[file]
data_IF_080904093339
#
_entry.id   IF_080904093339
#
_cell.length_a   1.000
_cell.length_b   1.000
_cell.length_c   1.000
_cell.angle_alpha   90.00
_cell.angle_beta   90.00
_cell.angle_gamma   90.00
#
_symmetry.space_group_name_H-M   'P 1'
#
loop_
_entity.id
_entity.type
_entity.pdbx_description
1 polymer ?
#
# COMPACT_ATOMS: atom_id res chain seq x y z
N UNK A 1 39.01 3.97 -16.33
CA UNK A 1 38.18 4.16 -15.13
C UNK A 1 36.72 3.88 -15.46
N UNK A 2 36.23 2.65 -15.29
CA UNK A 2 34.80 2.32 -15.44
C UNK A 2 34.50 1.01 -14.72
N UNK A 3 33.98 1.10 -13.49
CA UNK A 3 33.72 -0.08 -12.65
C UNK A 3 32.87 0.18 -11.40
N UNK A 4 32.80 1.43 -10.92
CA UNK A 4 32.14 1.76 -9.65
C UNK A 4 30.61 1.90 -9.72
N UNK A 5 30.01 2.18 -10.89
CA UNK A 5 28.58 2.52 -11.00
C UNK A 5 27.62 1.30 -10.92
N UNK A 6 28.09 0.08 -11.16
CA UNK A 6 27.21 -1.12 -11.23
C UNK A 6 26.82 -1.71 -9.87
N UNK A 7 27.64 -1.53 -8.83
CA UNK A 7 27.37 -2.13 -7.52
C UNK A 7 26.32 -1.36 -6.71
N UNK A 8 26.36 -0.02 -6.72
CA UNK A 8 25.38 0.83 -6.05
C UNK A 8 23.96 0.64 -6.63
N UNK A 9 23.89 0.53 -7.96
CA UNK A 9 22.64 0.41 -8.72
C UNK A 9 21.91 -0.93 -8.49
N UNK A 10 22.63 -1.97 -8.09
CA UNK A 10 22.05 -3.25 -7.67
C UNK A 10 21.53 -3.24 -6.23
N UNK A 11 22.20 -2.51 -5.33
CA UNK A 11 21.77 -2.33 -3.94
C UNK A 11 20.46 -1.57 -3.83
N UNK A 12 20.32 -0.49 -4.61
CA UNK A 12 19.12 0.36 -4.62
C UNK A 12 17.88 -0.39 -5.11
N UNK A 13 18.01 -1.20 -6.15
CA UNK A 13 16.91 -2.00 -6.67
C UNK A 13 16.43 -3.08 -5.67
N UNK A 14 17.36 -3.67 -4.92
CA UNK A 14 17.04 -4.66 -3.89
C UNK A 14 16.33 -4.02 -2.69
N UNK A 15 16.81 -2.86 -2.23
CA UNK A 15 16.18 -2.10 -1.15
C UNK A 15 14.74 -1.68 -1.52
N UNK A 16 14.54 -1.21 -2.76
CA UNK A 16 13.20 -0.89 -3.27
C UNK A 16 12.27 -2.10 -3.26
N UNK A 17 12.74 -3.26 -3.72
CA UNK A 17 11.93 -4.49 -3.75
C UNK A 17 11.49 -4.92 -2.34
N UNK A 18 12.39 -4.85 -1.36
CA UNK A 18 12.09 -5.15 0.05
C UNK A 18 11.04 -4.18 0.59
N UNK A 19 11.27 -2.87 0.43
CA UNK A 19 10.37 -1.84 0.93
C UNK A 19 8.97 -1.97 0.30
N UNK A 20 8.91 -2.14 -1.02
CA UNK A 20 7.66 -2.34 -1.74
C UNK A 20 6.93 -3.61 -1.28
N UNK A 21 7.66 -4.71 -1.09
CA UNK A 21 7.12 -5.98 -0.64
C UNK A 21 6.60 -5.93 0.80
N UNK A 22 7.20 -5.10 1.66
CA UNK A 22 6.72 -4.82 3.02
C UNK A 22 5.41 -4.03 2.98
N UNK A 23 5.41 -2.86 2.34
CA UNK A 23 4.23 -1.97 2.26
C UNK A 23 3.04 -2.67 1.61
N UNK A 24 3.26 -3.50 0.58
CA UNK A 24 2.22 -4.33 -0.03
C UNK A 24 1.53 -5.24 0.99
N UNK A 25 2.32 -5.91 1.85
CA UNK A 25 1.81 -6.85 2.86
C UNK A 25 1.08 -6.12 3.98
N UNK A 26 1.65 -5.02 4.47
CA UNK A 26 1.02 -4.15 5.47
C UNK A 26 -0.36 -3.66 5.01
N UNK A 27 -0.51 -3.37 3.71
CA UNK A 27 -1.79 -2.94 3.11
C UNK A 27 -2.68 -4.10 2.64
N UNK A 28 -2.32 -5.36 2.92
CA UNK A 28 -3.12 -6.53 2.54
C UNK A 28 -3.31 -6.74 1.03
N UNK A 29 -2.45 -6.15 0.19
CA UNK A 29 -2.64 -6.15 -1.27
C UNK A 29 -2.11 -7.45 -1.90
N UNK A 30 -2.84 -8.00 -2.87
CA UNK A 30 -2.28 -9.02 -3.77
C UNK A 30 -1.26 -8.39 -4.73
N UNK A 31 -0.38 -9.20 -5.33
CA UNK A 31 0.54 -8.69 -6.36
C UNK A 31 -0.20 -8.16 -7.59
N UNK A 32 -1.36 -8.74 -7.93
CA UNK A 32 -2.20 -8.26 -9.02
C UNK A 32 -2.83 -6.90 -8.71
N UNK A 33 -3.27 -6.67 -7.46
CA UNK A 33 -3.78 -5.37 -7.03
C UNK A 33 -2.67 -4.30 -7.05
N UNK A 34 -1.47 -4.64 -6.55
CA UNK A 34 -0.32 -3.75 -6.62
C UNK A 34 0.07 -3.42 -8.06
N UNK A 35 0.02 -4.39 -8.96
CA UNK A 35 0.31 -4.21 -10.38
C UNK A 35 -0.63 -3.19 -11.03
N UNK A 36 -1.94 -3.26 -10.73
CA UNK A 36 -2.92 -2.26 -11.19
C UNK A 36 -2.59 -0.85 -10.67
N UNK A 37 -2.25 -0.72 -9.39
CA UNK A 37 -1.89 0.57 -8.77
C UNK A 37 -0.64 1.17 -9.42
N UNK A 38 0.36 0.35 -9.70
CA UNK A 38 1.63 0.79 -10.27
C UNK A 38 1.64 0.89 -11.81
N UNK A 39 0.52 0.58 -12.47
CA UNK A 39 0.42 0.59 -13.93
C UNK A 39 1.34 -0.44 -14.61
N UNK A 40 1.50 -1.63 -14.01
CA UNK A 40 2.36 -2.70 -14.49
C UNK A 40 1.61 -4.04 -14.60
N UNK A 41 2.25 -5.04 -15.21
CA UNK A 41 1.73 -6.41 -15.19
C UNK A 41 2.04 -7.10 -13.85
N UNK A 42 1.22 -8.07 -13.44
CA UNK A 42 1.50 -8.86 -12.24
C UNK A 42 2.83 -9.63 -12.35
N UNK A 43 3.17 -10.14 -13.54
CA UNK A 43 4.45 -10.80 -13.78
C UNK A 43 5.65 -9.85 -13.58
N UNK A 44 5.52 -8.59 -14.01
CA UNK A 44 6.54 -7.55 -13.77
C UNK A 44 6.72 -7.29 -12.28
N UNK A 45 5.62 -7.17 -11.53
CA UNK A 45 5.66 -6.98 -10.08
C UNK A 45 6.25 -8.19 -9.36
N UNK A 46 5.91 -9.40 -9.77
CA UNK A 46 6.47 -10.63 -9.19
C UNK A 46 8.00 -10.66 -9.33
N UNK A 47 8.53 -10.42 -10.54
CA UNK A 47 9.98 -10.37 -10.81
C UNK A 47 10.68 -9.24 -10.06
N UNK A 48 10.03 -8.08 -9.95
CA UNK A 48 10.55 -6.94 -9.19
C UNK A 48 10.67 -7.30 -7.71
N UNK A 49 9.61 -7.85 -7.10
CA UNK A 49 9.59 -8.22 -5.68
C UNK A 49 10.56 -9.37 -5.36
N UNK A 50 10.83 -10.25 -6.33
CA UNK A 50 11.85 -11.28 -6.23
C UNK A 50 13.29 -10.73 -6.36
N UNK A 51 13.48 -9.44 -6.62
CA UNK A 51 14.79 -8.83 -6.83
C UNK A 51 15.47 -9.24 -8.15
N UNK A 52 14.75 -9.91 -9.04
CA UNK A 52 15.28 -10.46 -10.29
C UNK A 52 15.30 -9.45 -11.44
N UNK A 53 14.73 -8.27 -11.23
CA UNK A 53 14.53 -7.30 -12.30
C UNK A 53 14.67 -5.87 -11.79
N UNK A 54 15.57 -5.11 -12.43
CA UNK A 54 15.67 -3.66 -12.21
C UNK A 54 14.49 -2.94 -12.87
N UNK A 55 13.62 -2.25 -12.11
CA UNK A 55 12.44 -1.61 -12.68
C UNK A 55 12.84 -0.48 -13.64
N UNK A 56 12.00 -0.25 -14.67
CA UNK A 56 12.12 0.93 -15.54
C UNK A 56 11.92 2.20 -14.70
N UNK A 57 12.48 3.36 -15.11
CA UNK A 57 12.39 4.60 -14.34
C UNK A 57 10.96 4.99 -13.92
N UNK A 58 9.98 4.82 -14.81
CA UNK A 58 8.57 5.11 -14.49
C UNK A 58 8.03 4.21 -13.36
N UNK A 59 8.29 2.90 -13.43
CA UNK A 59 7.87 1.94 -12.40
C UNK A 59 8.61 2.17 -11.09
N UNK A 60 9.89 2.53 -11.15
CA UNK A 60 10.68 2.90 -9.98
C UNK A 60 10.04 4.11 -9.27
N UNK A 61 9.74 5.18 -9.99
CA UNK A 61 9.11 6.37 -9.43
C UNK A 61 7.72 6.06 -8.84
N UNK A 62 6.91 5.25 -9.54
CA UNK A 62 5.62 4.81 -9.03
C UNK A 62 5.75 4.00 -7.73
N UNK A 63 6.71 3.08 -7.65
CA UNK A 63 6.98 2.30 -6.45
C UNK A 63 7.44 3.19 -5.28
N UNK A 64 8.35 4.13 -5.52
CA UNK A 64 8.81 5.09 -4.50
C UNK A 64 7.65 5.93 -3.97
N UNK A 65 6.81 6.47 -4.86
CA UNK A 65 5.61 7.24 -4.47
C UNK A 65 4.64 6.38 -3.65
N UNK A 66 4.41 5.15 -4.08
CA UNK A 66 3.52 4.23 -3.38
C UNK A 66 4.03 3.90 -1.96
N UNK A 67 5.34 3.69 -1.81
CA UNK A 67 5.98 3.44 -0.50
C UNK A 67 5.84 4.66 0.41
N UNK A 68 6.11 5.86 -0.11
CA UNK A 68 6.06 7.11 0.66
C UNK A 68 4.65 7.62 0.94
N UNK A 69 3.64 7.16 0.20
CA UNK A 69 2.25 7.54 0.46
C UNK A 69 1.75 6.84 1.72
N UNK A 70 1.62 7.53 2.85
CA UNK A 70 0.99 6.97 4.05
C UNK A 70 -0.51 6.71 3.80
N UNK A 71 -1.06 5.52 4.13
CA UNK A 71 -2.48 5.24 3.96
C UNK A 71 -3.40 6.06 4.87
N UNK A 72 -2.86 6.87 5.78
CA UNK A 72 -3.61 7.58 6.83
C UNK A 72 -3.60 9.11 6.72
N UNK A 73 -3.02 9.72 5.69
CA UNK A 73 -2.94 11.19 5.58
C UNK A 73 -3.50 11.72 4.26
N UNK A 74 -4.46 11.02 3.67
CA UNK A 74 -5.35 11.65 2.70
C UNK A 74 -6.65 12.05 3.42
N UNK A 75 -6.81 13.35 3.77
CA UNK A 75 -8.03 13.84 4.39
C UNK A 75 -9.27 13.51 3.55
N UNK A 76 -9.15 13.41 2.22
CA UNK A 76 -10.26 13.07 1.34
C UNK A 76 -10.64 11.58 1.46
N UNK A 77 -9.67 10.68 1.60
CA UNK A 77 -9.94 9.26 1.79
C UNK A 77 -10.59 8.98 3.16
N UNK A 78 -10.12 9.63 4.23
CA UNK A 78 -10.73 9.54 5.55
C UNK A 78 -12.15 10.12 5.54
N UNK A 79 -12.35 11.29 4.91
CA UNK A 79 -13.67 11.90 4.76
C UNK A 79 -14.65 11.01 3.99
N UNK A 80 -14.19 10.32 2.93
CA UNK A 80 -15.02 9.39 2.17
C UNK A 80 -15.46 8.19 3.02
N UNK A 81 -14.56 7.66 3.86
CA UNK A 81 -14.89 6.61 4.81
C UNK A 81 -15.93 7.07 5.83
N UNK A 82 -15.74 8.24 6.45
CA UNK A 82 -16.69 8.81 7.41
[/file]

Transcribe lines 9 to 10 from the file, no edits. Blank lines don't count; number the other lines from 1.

_cell.angle_beta   90.00
_cell.angle_gamma   90.00